Church to Honor 241K People Who Died in Battle of Okinawa By Reading Their Names Aloud

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MoH recipient Robert Bush traces his finger under the name of Albet Walcott at the Cornerstones of Peace Monument in Okinawa.
Medal of Honor recipient Robert Bush traces his finger under the name of Albet Walcott at the Cornerstones of Peace Monument in Itoman, Okinawa, June 15, 2003. Walcott was a friend and comrade-in-arms who died during the Battle of Okinawa. (STARS AND STRIPES)

CAMP FOSTER, Okinawa -- All Souls Anglican Episcopal Church in Chatan is seeking assistance from the U.S. military community for its 75th anniversary ceremony memorializing more than 241,000 people of all nationalities who perished during the bloody Battle of Okinawa in 1945.

Beginning at 12:30 p.m. March 26, the church plans to commence reading the names of every American, Japanese, Okinawan, British, Taiwanese and Korean victim of the battle -- sometimes called the typhoon of steel -- continuing daily until Okinawa Memorial Day, June 23, the same day as Okinawa prefecture's 75th annual Irei no Hi ceremony at Okinawa Peace Memorial Park.

The church is calling for volunteers to recite each name, civilian and military, of those the prefecture recognizes as having perished due to the fighting, said All Souls rector Rev. Irene Tanabe. The names will be read each day from 12:30 p.m. to 1:30 p.m. and 6:30 p.m. to 7:30 p.m. The readings will be preceded by prayer and a ceremonial bell ringing.

"We need as many people as possible," Tanabe said. "They do not have to be military or American or religious even."

The church needs one officiant for each service, or someone to lead prayers, and as many readers as they can find, Tanabe said. She is hoping to get between two and 10 for each service.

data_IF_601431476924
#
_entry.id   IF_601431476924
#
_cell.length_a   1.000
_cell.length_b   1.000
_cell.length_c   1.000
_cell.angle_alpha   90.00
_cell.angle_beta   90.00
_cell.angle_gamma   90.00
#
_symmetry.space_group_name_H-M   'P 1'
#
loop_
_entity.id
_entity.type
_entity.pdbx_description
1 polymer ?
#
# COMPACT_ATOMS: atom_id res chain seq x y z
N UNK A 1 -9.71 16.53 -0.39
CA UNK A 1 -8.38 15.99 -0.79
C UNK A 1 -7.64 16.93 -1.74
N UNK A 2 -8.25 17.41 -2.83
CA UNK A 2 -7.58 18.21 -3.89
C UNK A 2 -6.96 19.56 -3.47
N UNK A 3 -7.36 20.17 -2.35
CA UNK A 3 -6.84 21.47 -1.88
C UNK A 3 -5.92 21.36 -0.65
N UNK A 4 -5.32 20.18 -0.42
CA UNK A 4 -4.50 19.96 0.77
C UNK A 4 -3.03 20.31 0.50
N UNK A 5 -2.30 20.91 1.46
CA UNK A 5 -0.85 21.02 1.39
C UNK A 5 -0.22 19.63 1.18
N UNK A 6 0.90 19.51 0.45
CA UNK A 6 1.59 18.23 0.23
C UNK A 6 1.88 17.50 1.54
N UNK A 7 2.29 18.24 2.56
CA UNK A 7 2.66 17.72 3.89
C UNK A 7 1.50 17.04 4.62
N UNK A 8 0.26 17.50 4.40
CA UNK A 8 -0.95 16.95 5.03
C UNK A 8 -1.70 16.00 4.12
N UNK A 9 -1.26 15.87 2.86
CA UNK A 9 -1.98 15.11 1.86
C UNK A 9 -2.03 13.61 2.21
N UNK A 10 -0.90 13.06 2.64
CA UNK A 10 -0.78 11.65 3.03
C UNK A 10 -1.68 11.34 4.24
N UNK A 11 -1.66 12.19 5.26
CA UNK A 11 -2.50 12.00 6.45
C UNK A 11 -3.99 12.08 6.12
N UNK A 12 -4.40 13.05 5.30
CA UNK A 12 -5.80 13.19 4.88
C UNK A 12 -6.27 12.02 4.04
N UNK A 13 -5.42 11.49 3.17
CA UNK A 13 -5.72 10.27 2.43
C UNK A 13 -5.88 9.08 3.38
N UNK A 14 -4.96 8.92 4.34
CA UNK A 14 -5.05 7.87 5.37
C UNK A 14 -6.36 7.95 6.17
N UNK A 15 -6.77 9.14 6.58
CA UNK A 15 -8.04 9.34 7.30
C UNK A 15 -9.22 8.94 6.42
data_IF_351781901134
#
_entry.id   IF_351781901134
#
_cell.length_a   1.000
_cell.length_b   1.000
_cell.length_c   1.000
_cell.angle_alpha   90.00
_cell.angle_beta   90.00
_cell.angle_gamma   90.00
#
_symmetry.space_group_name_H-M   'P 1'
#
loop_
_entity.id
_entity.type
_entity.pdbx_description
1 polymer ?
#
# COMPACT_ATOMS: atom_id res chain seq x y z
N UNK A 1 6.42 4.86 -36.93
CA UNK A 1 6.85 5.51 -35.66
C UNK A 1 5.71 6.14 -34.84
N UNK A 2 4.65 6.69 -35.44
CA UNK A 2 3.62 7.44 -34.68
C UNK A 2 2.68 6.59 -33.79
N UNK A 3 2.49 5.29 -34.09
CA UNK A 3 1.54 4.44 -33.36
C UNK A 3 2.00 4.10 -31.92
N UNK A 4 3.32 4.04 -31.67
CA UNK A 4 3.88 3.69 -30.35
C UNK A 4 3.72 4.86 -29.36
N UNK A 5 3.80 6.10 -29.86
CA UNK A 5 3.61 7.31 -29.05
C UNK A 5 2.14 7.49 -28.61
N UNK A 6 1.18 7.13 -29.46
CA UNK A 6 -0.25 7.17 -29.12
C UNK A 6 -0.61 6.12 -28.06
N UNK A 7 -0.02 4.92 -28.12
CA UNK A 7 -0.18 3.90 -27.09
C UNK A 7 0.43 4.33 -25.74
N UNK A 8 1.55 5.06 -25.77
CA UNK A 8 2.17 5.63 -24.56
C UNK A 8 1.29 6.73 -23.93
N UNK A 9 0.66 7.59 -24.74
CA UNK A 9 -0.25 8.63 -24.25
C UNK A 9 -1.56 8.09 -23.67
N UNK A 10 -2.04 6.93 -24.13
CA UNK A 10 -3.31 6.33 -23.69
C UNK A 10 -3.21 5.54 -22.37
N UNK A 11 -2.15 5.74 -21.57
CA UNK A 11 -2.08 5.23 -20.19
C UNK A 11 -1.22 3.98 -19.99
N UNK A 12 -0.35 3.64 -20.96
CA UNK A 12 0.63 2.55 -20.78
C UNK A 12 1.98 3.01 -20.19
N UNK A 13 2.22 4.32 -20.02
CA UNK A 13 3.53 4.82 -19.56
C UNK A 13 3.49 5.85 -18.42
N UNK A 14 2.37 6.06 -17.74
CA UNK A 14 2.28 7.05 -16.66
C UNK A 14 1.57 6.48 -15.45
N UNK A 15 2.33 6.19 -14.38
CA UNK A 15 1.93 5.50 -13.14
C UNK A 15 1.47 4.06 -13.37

All Souls last recited the names of the dead beginning March 31, 1995, to commemorate the 50th anniversary of the battle, Tanabe said. That reading was the brainchild of then rector Rev. Timothy Nakayama, who died last summer.

"I thought it would be good to honor Father Tim's legacy and repeat the reading of the names for this milestone year," Tanabe said.

All Souls' sanctuary, where the ceremony will take place, can hold 180 people, Tanabe said. The names will be read from the pews.

Volunteers will be given a sheet of names to read, Tanabe said. The time commitment is about an hour per reader.

All Souls was founded in 1958 by missionaries from the Episcopal Church, Tanabe said. It is a cross-cultural ministry that promotes relationships between Americans and Okinawans. It is an English-speaking parish with materials and liturgy translated into Japanese.

"All Souls Church was named for the war dead -- from all nations," Tanabe said. "In this way, each of these soldiers are our 'patron saint.'"

The Battle of Okinawa began April 1, 1945, and lasted 82 days. It claimed more than 14,000 American lives during or after the fighting, about 110,000 Japanese troops and at least 140,000 Okinawan civilians, though the total number of civilian deaths may never be known.

The battle spelled utter devastation for the people of Okinawa, and its reverberations can still be felt in the island's passionate anti-war movement.

However, for the Allies, it was pivotal. With airfields close to the Japanese mainland in their possession, they could begin the final assault on the Japanese homeland that would end World War II, which began with the Japanese attack on Pearl Harbor 3½ years earlier.

The war ended several months after the Battle of Okinawa.

Those interested in volunteering can get more information by calling 098-936-8970, emailing info@allsoulsokinawa.org or visiting www.allsoulsokinawa.com.

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